Yesterday Wellpoint, with 34 million members one of the largest health insurers in the US, and IBM announced that they are teaming up to test Watson, the supercomputer of Jeopardy fame, in clinical trials.
But it is also a pointer to one of the motivations to use this technology: not just to provide patients with the most effective treatment, but also managing cost-benefits.
Although Wellpoint says that it will not base a claim decision on the supercomputer - well, at least not solely – the stated goal is to make the clinical decision process more evidence based, with Watson contributing the evidence.
A diagnostic test or therapeutic intervention that is consistent with Watson’s assessment will get faster (possibly automatic) approval and create less paperwork. That’s great, but on the flipside, going outside or even against Watson’s recommendation will be more work for the treatment team, and therefore probably happen less frequently. Off-label use and experimental treatments are big question marks already that can only get bigger.
Payers will certainly watch with interest how this experiment will play out. Providers and patients may need to overcome some emotional hurdles before they let a machine guide therapeutic choices.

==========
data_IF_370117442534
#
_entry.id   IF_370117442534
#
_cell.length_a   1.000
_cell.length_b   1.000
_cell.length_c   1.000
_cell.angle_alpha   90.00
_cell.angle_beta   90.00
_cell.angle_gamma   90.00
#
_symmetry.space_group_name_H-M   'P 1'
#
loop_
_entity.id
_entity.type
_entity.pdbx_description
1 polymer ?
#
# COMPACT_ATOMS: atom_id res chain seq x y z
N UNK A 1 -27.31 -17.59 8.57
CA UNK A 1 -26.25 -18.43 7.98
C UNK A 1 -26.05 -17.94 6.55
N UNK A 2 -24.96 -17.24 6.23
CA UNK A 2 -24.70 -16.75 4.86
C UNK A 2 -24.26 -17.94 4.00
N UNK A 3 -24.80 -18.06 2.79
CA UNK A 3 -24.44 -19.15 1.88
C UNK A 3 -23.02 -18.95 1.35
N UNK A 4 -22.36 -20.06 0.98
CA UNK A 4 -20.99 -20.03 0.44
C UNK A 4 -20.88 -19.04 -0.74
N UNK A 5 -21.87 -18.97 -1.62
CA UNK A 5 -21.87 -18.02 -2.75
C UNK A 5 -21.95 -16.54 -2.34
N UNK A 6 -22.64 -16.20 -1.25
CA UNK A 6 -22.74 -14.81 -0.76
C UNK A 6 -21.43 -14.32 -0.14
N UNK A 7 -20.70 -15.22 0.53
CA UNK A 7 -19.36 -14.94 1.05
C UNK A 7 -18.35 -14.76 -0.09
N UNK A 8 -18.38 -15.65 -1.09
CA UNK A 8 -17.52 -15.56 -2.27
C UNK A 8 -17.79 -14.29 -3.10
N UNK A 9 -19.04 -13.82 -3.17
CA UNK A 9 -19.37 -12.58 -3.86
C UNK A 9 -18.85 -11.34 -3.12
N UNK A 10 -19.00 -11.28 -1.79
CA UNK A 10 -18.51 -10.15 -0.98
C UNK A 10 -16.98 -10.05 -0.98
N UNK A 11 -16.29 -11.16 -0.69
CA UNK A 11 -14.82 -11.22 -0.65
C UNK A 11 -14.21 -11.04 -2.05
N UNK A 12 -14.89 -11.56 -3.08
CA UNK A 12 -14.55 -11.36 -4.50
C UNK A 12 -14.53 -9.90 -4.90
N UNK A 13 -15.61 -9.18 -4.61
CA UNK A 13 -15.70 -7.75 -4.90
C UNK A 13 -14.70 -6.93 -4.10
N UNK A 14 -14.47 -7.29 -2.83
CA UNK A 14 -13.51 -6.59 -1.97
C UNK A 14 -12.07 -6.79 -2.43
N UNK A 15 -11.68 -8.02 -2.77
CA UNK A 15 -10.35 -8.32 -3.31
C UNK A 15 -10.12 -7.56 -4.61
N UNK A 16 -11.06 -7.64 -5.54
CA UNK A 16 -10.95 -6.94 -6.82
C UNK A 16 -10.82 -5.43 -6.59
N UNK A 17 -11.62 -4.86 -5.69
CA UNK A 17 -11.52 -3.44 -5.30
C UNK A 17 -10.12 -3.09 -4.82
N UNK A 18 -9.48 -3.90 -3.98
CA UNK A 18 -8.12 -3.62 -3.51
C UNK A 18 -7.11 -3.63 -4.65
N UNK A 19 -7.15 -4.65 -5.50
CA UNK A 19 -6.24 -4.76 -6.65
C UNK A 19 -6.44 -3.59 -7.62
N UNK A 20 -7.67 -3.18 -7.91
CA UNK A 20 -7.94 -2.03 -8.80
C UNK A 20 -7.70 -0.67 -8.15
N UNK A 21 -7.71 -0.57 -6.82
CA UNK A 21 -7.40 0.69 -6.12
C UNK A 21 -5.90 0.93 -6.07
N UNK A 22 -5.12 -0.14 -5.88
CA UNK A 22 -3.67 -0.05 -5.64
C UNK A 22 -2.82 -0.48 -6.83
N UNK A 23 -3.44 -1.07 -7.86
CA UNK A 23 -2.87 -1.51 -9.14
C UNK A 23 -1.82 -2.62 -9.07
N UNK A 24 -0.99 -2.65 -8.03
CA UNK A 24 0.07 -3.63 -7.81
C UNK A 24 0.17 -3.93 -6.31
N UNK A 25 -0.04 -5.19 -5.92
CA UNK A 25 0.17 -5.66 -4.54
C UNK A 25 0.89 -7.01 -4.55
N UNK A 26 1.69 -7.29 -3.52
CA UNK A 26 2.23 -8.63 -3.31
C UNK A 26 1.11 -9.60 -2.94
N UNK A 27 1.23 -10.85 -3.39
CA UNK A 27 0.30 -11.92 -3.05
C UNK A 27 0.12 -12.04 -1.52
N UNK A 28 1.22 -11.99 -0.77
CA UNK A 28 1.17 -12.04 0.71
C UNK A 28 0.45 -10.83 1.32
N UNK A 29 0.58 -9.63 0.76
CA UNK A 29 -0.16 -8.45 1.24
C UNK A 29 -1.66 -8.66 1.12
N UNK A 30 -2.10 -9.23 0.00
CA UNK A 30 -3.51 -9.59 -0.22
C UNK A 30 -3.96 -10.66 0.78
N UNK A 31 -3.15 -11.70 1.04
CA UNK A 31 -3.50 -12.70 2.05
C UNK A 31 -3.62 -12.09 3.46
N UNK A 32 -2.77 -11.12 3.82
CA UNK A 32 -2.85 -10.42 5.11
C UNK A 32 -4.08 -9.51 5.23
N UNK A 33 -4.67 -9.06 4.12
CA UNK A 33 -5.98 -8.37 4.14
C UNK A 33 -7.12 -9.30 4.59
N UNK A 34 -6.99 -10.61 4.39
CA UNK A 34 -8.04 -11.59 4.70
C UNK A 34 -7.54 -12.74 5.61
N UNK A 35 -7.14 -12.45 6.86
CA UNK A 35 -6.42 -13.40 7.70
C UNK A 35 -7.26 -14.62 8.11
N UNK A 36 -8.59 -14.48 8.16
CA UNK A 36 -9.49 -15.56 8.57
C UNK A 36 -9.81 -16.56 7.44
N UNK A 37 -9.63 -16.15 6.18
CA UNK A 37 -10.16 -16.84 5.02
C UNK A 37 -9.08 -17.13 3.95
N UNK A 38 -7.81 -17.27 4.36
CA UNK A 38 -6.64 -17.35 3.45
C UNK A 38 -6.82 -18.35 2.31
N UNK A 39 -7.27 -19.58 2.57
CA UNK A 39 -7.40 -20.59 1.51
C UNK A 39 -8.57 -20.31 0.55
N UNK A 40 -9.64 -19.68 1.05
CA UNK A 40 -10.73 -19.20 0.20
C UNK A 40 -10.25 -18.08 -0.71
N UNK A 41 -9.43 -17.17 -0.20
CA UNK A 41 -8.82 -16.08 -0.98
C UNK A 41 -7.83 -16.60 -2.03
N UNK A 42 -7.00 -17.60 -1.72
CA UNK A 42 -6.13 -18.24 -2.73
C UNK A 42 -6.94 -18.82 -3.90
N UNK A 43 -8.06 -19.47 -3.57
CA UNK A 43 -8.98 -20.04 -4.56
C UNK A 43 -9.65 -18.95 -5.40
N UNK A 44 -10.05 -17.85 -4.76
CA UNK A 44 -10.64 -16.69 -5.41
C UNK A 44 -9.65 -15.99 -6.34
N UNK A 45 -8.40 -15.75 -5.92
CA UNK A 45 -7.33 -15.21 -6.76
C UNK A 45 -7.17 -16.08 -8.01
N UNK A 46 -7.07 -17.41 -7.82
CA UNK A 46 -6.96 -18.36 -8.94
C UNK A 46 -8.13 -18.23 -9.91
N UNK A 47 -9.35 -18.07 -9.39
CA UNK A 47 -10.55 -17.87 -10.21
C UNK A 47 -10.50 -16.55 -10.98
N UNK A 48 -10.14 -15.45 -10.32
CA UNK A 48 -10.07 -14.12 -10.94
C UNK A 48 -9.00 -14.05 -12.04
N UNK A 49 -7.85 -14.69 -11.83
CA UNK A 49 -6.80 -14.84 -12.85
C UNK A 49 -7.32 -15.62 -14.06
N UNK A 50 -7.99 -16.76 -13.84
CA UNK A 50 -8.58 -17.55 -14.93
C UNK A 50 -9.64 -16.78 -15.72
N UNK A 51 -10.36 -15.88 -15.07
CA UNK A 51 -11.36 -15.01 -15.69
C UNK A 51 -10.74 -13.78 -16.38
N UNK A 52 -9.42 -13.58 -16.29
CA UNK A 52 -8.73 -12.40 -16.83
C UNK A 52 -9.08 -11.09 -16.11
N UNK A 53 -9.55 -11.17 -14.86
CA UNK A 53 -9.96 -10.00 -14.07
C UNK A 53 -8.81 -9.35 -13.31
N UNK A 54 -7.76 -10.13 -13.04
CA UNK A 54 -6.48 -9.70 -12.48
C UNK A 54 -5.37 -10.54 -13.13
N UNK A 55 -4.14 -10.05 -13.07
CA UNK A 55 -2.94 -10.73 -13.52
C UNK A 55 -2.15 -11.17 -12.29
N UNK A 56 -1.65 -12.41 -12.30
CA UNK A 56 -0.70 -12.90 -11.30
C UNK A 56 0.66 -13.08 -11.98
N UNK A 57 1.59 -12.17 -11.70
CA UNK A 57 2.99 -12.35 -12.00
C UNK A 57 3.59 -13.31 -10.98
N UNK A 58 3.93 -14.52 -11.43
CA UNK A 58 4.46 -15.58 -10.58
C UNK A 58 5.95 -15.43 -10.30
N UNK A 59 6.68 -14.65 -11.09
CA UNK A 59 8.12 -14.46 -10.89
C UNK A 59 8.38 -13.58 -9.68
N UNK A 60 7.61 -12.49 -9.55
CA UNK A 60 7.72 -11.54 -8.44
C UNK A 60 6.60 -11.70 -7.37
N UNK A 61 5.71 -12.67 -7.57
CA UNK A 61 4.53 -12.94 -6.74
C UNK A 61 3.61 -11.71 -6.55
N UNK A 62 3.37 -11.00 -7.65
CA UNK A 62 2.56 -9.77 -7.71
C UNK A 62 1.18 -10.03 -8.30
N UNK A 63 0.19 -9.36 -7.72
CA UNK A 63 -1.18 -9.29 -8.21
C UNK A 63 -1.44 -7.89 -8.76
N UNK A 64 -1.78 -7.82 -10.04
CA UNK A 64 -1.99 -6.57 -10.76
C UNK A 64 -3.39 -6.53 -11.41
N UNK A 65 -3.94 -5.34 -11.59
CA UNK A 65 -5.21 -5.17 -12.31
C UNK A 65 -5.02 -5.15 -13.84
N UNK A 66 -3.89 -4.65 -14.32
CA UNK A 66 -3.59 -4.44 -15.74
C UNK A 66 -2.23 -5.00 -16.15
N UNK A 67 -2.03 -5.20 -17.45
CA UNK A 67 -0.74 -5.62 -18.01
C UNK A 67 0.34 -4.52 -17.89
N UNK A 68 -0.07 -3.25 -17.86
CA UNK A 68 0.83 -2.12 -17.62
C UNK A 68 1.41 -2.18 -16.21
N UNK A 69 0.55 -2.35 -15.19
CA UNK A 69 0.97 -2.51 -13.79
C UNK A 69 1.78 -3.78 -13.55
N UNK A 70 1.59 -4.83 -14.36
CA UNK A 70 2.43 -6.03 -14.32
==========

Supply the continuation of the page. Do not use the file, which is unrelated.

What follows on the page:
But another healthcare stakeholder should become really worried, and that is the pharmaceutical industry.
In a future world where treatment decisions are significantly determined by evidence based algorithms, what can be the role of sales and marketing? Sales and marketing’s primary task is to influence attitudes and behaviors of decision makers, and is most effective if it can exploit on ambiguity of information or knowledge gaps. A lot of that may be going away soon…
Torsten Bernewitz is a healthcare industry analyst and management consultant.
He is Managing Principal, Healthcare Insurers and Payers at ZS Associates.
This post is the author’s own and does not necessarily represent ZS Associates’ positions, strategies or opinions.